Peter Rhodes on reporting a crisis, stockpiling cliches and how oldies may slip under the wire
Read the latest column from Peer Rhodes.
Blitz spirit. Keep Calm. Remember Dunkirk. Steady, the Buffs. All pull together. Shoulders to the wheel. Noses to the grindstone. At a time like this it is impossible to stockpile too many cliches. Steady as she goes....
If the Government goes ahead with its draconian plan to sentence all the over-70s to virtual house arrest, there will, of course be a resistance movement. This is not a generation that likes to be ordered about, especially by cops who look too young to be out of school. I foresee thousands of wrinklies breaking out and sneaking into town disguised as younger people. This may be a good time to buy shares in Grecian 2000.
For those older readers already planning their version of The Great Escape (The Grey Escape?), I can only advise you, on the other side of the wire, to avoid incriminating words and terms that may betray your advanced years. Say as little as possible in company. Do not mention Stanley Matthews, Suez, juke boxes, the Cisco Kid or Ford Cortinas. If you are challenged by the Age Police outside the pensioner-quarantine barriers, act casually and be sure to use the language of 2020. A useful opener might be: “Yo, that new Ed Sheeran song is dead cool. I bet it gets into the Hit Parade, innit?” Try rehearsing it now.
It is also time for parts of the national media to realise we have moved on from the pre-war period to full-scale hostilities against the covid-9 virus. Until now, the mind-set of many journalists is that whatever the Government does must be wrong. Their natural response to any government announcement or plan is to find a posse of experts who will rubbish it. At a time when the whole nation needs a united front, they are still pursuing old political skirmishes (you have probably seen reports blaming Brexit for this contagion).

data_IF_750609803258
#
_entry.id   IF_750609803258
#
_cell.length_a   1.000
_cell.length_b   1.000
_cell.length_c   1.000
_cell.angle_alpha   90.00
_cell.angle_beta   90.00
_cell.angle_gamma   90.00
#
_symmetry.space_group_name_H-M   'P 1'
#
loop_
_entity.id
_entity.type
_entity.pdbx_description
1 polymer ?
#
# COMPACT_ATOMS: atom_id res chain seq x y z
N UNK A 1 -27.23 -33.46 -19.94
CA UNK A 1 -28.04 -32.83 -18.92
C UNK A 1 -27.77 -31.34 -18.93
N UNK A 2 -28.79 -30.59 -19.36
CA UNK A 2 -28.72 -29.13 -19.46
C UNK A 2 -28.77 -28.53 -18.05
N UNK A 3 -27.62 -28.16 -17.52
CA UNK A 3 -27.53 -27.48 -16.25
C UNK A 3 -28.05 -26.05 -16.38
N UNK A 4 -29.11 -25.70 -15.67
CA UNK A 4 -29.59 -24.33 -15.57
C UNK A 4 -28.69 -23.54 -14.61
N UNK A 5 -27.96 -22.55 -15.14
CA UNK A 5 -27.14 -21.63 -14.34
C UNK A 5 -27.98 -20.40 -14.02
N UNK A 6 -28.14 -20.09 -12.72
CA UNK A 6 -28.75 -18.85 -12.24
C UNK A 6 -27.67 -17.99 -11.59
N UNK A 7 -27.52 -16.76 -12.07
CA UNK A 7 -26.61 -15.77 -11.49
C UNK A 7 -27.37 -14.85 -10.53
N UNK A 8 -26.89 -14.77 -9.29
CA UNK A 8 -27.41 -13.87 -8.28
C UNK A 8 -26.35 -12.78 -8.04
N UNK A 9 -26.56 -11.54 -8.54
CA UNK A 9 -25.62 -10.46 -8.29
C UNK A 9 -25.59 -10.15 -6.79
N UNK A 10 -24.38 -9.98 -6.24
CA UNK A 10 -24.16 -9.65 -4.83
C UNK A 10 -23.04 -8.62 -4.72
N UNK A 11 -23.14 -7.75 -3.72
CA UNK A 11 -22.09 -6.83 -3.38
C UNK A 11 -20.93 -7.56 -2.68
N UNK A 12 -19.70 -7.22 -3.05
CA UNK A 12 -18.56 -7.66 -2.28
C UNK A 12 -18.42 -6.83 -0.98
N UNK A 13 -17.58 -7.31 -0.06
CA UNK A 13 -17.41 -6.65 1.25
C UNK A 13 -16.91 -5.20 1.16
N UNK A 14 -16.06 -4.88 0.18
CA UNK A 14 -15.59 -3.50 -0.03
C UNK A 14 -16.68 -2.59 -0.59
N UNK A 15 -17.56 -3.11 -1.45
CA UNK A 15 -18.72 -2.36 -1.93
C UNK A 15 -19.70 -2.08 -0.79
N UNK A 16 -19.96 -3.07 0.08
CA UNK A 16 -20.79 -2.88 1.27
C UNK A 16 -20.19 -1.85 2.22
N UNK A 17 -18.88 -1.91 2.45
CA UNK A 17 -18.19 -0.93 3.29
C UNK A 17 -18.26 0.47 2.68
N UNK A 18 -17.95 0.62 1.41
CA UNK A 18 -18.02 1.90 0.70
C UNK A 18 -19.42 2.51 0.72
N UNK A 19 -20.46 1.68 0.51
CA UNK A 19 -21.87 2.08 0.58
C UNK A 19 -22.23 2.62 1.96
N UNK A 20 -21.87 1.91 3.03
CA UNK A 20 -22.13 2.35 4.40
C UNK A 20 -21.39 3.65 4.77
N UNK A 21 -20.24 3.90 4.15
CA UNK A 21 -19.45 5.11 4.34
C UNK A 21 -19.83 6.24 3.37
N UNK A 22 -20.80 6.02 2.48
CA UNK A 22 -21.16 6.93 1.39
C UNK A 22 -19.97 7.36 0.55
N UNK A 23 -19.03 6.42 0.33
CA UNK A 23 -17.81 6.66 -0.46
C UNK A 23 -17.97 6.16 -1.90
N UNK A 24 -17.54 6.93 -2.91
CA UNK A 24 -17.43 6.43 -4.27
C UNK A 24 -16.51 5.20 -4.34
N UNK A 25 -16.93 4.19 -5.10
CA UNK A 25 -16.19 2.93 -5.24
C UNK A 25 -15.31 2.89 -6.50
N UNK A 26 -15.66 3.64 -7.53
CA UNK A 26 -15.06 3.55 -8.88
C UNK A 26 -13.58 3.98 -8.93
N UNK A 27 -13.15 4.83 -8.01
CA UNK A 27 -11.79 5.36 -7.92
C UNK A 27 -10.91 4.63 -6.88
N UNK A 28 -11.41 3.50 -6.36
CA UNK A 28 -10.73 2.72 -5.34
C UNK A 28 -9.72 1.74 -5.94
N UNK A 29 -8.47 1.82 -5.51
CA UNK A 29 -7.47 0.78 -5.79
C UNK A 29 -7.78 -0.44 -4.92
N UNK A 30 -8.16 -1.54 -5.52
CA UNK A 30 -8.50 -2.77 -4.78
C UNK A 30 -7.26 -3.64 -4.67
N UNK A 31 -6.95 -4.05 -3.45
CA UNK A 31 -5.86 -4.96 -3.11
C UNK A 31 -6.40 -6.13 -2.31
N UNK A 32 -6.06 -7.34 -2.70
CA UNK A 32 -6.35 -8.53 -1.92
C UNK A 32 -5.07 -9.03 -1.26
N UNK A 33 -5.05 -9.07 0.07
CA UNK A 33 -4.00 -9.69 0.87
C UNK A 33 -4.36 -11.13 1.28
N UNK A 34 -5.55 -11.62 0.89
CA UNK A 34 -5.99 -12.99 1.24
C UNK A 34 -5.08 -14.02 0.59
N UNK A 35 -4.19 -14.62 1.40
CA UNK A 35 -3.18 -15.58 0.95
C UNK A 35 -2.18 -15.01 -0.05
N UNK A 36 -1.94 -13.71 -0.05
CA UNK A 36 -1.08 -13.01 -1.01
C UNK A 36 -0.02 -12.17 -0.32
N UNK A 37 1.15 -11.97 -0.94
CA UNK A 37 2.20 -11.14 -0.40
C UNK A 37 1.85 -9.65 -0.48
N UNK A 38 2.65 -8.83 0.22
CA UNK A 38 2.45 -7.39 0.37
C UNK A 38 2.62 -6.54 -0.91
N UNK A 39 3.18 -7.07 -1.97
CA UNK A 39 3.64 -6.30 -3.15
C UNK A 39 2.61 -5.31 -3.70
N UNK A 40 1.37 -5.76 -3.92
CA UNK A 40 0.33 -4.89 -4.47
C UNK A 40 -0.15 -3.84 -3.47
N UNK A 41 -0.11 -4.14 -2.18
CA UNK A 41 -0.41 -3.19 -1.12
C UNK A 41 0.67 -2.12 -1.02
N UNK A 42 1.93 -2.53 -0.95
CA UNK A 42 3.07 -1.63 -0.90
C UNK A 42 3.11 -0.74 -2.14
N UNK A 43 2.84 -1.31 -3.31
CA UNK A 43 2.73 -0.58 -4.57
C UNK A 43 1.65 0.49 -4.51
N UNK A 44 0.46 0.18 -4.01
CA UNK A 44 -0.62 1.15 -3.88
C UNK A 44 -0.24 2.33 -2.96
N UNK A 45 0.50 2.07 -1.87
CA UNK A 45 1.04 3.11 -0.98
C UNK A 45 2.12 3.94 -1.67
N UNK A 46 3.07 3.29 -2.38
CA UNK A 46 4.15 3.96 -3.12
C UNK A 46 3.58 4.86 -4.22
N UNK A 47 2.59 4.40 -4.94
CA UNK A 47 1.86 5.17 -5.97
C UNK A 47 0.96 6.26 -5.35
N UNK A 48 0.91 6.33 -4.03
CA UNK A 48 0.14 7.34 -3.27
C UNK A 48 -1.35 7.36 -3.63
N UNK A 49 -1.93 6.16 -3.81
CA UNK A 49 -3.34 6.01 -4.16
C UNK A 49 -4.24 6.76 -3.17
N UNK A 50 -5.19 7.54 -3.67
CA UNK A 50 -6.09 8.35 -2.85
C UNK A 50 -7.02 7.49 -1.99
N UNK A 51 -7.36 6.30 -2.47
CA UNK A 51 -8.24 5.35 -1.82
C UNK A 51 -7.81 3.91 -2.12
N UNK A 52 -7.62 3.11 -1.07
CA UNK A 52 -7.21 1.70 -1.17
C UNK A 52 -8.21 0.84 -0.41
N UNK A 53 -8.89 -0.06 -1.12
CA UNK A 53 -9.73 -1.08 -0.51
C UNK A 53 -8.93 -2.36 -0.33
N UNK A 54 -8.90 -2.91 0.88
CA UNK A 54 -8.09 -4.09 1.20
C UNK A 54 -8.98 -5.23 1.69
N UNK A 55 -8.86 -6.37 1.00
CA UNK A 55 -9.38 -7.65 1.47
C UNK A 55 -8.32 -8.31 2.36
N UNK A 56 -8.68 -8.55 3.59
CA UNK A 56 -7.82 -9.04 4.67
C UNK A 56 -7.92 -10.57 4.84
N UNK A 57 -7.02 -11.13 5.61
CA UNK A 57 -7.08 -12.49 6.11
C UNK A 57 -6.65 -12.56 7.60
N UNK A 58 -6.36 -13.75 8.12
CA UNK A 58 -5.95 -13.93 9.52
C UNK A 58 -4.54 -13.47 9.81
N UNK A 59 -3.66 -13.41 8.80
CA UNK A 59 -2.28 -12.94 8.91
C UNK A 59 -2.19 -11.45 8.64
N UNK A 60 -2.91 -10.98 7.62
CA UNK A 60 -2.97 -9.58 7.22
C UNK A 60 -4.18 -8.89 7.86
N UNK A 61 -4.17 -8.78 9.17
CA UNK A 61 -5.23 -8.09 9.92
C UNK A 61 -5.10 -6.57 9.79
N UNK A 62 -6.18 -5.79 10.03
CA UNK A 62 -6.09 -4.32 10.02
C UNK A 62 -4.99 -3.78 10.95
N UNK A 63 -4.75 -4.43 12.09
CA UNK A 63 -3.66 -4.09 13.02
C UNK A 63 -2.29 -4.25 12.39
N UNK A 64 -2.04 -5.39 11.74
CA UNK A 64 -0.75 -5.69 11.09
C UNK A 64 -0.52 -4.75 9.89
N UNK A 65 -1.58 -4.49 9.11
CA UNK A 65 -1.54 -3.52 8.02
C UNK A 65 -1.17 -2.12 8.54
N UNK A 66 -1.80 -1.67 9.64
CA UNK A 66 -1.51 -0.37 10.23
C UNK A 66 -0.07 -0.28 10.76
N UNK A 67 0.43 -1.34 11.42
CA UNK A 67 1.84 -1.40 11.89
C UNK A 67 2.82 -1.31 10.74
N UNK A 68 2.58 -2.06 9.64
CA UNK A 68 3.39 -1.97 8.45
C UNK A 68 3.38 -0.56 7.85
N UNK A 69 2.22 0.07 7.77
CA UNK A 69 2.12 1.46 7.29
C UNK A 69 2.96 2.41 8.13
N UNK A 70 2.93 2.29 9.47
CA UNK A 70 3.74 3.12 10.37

In May we will celebrate the 75th anniversary of Victory in Europe. If some of today's hacks had been working back then, and were fixated on challenging every word from Downing Street, what sort of stories and headlines would they have produced in May 1945? “Suicide in the bunker – could counselling have saved Mr Hitler?”
Meanwhile, does anyone doubt that panic buying has been caused, in part, by media reports of panic buying?
There is some light amid the gloom. If mass gatherings are to be banned, how about including those hundreds of pointless £100-a-time sessions where one alleged “expert” pumps many litres of hot air at an unwilling audience, with no proven benefits? Yes, it's time to mothball the “driver awareness” industry. Not before time.